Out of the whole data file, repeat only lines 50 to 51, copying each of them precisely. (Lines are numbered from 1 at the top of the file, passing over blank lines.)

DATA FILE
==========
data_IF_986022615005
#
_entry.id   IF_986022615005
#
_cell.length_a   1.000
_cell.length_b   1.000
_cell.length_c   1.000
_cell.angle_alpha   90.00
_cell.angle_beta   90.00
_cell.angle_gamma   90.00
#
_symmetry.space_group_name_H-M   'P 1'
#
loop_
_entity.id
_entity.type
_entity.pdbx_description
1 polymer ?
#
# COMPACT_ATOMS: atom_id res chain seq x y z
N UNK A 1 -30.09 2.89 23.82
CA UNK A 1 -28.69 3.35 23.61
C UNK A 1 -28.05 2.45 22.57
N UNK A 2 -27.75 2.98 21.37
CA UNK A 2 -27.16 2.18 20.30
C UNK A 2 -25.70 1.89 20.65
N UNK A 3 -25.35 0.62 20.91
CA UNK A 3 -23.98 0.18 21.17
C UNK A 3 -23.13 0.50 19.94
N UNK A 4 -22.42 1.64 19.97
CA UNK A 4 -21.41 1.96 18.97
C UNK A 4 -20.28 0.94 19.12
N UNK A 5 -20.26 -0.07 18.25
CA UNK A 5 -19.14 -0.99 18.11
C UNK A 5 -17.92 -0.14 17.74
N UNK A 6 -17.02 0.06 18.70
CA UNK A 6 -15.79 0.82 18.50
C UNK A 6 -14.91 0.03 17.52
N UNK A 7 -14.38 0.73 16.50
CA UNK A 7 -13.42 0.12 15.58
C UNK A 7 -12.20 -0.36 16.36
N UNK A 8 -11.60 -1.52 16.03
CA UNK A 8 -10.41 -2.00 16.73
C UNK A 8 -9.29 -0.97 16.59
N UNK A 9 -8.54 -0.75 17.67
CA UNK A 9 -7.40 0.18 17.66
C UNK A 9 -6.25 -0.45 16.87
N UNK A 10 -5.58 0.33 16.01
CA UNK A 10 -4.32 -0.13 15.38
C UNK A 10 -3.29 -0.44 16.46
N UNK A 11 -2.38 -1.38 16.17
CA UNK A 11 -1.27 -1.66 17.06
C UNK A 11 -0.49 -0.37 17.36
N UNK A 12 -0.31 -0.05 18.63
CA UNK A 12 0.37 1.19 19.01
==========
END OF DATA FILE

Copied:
C UNK A 10 -3.29 -0.44 16.46
N UNK A 11 -2.38 -1.38 16.17